Currently, as Your Honours know, before Trial Chamber V, in the Yekatom and Ngaïssona case, the allegations in relation to what was called the “Anti-Balaka movement” are under consideration. Unfortunately for the people of the CAR, they were also not spared by the Séléka and this case is but one snapshot — one still picture of a course of criminality that requires review by this Chamber.
Mr President, Your Honours,
In my respectful submission, and Your Honours will decide in due course this is as straightforward a case as it is likely to come before this Court. This is not a case where Your Honours are going to be challenged to look at complicated theories of liabilities, of a military commander, or a civilian superior, removed from the theatre of conflict. It is a detention case. And we say the evidence overwhelmingly shows that Mr Said was in the room where it happened. He encouraged and facilitated it, but he also took part in beatings and mistreatment that justifies the forms of participation that are put in the document containing the charges. People were put in just appalling conditions with no regard for their humanity.
The conduct charged is of course alleged to be in the course of an armed conflict, not of an international character. Mr Said knew that his fellow citizens were targeted simply because they were viewed as perceived Bozizé supporters. But that was the singular reason where they — why their humanity was disregarded, and their rights violated. He knew that his own conduct was in the context of this armed conflict, and it was in that context that people were being raped, people were being killed, and persecuted for that reason. Now one has to be clear, Mr Said is not being charged for those murders, for those rapes that are part of the underlying evidence in this case. But it is my respectful submission that he cannot, on any view, plead ignorance. It is important to note that from the evidence in support of these charges, at the time he was overseeing the Office Central de Répression du Banditisme (OCRB), the world was already aware of the rapes taking place. The groins from OCRB and the plaintiffs’ cries that are mentioned in the evidence had reached all the way to Geneva and international organisations. An example, perhaps two, may suffice for the moment. In CAR-OTP-2001-1759, on page 1764, Human Rights Watch reports that in May 2013, rapes were alleged to have been committed in Bangui at the time Mr Said is said to have been actively involved in abducting people and interrogating people and helping in the running of the Comité Extraordinaire pour la Défense des Acquis Démocratiques (CEDAD) detention facility; the Office of the High Commissioner for Human Rights in Geneva, in their report of 12 September 2013 “Situation of Human Rights in the CAR”, noted that people were being raped as perceived Bozizé’s supporters in Bangui; they quote seven women being raped in one incident; from another source four women were raped and in another variety of sources they mention that a 12- year- old girl was raped.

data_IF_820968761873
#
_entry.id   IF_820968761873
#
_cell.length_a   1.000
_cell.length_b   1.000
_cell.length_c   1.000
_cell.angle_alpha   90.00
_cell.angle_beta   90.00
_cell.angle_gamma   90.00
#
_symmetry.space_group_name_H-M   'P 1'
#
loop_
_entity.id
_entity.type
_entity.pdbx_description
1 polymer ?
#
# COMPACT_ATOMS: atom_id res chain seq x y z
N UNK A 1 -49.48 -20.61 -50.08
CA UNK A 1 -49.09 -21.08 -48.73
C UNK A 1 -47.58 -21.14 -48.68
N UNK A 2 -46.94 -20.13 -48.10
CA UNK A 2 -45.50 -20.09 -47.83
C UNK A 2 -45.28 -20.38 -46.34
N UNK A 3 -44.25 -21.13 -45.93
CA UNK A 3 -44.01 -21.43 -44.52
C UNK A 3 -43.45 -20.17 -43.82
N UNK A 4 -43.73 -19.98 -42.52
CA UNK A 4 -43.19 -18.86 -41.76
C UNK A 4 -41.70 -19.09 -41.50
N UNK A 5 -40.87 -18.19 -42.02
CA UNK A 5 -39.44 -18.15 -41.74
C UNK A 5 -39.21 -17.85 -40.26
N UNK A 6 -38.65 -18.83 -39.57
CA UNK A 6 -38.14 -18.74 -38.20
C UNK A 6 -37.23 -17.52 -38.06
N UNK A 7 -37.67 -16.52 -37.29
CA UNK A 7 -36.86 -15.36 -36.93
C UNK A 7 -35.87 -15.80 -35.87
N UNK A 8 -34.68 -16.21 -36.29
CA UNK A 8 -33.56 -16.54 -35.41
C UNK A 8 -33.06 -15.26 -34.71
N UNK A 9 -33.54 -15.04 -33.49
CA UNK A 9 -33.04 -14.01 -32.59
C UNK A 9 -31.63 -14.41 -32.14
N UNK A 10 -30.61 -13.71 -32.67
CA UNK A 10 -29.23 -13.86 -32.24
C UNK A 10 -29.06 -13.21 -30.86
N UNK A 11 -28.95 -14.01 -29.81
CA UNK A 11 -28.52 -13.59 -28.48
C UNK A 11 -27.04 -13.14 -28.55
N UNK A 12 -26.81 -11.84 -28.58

Mr Eric MacDonald will in due course and with the leave of the Court, flesh out the evidence or highlight evidence that we say is of particular relevance to your Honours pending determination. But one thing is clear, in relation to the attacks in April 2013 and August 2013 at Boy-Rabe, the evidence discloses that Mr Said was present. This was not a well-kept secret; the crimes — the scale, the link to the conflict and the discriminatory intent were open to everybody and unfortunately, particularly keenly felt by the civilians in the CAR.